Once we got our equipment, we stored our street shoes and backpacks in lockers and headed out to the piste.

Konjiam has 11 runs, ranging from beginner to expert, all marked in English.   All the resorts we visited had fenced-off areas for 'ski school' and - for people who don't ski or have small kids who don't ski - a sledding area (sled rental also available).  We saw many families with little ones enjoying themselves on the sledding slopes.  At the Alpensia resort, we also noticed many small kids carrying what looked like two-handled ice cream scoops:  they turned out to be snowball molds that looked as though they were given to all the children.

 Once we all got our feet under us, we headed for the lifts, which (like everything at most of the resorts) were set up and run very efficiently.  An extra bonus at Konjiam was the electronic lift ticket, which you slid into a pocket on your sleeve (or even inside your coat pocket) and which was read automatically as you moved through the entrance to the lift, opening the gate when it was your turn.  Love Korean technology!
#1 and #2 ready for another run.

Another resort about 1.5 hours' drive from Seoul is Elysian Gangchon ski resort.  The school where I teach has school-wide ski days here every winter and we have found it to be fantastic for a wide range of skill levels. As with all the resorts, lessons (in English) are available and Elysian actually boasts a conveyor-belt type walking sidewalk that takes skiers to the beginner's slope for their first lessons.
Skiers waiting to walk on to the moving sidewalk at Elysian.

Skiers on the moving sidewalk, moving to the beginner's slope.

As you've probably discerned by now, my first day back on skis went well enough that we went ahead and booked our family holiday in Pyeongchang, staying at the Holiday Inn Resort Alpensia.  During our stay, we skied at both Alpensia and the much larger Yongpyeong.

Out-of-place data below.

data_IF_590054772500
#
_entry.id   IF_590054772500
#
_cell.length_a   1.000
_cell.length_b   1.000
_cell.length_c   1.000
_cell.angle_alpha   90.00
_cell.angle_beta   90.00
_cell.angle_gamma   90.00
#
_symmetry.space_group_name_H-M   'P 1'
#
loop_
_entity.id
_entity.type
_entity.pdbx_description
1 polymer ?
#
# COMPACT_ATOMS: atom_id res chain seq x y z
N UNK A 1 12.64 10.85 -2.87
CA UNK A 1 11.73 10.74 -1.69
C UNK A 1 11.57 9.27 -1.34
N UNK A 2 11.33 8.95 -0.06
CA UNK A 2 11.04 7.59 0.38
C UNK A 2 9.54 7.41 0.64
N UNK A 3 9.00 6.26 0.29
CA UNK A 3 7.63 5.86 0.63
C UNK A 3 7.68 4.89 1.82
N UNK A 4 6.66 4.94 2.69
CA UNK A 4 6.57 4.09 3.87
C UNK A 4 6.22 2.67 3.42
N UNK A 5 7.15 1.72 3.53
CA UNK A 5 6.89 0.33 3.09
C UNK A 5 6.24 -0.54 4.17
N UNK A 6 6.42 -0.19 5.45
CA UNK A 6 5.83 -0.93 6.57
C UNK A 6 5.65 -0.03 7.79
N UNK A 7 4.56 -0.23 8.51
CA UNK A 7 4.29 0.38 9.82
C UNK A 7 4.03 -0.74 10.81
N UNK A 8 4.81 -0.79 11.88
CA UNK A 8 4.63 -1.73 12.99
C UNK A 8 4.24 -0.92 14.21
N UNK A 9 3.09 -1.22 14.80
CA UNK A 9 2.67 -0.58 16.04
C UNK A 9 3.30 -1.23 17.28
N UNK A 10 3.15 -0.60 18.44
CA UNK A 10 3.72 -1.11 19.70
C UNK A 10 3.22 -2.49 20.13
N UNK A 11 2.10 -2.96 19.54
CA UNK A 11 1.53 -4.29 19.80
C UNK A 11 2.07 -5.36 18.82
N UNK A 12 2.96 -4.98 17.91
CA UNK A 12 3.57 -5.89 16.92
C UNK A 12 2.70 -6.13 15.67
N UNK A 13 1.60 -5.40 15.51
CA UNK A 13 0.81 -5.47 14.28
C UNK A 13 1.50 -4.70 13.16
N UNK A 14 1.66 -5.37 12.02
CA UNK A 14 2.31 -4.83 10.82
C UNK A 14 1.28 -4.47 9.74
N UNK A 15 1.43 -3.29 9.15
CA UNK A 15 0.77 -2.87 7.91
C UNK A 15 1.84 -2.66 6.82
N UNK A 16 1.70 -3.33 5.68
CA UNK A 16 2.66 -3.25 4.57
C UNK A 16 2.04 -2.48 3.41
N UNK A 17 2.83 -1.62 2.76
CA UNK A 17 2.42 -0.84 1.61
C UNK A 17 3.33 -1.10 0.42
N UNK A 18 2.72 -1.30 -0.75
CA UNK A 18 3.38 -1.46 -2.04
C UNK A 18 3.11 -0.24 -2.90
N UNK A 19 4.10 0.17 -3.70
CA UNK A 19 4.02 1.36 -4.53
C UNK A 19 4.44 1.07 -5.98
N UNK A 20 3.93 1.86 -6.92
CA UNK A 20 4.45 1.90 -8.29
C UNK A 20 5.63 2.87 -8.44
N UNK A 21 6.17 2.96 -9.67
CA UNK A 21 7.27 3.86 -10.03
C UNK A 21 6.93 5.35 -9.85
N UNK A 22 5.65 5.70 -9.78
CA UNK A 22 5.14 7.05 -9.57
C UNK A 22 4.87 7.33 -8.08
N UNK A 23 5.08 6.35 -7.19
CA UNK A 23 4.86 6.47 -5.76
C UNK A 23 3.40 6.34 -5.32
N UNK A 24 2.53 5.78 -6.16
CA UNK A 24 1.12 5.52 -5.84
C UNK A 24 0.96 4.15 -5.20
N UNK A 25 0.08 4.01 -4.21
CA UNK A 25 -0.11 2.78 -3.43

Alpensia and Yongpyeong are probably the two best-known ski resorts in Pyeongchang and will both be hosting events of the 2018 Winter Olympics.  Alpensia (where we stayed) is only a 1.6-km drive from Yongpyeong, and many families, like ourselves, skiied at both resorts.

Alpensia is smaller and has only 6 runs, but had a quieter, more 'family' feel to it.  Yongpyeong, with 31 runs (including 2 halfpipes for snowboarders) is enormous, although much more interesting, with longer runs and a wider variety of intermediate and advanced runs.

On the way up the 'Silver' lift at Yongpyeong.  Yes, we were intimidated!

The Yongpyeong resort also offered an enormous indoor water park on the premises, which we did not visit, but seemed like a fantastic option for families with small kids - or anyone who needed a change from the snow and cold.
View from the top of the silver lift at Yongpyeong.

All of the resorts we have visited so far have a 'break time' in the late afternoon (usually between 5-6pm) during which they groom the slopes in readiness for night skiing.  It's much less crowded at night, and Sons#1 and #2 enjoyed the chance to have the slopes nearly to themselves in the glow of the floodlights.

Son#1 with the piste to himself for a bit on New Year's Eve, taken by his brother.


General tips: 

Lift tickets:  All resorts we've been to accept credit cards as well as cash.  Prices vary depending on how long you want to ski (full day, half day, 2 hours, night, evening, etc.) but run roughly around KRW50,000 for a half-day adult ticket (morning/evening) and about KRW80,000 if you want to ski all day into the evening.  If you just want to ski in the evening, a ticket will cost about KRW25,000.  Signs are posted prominently with prices at the ticket kiosks.  Most places have a 'break time' between 4-6 pm.

Equipment Rental:    if you are renting your equipment, you will need to know your Korean shoe size and (especially for Americans) your height and weight in centimeters.  When it's your turn at the counter, you will fill in the back of your rental ticket (paid for previously at the lift ticket kiosk) with shoe size, height, and weight.  Be prepared to leave a form of ID (passport, military ID, international driver's license, hotel keycard) with your ticket at the counter and keep the receipt they give you:  you'll turn it in your receipt at the end of the day and have your ID returned to you.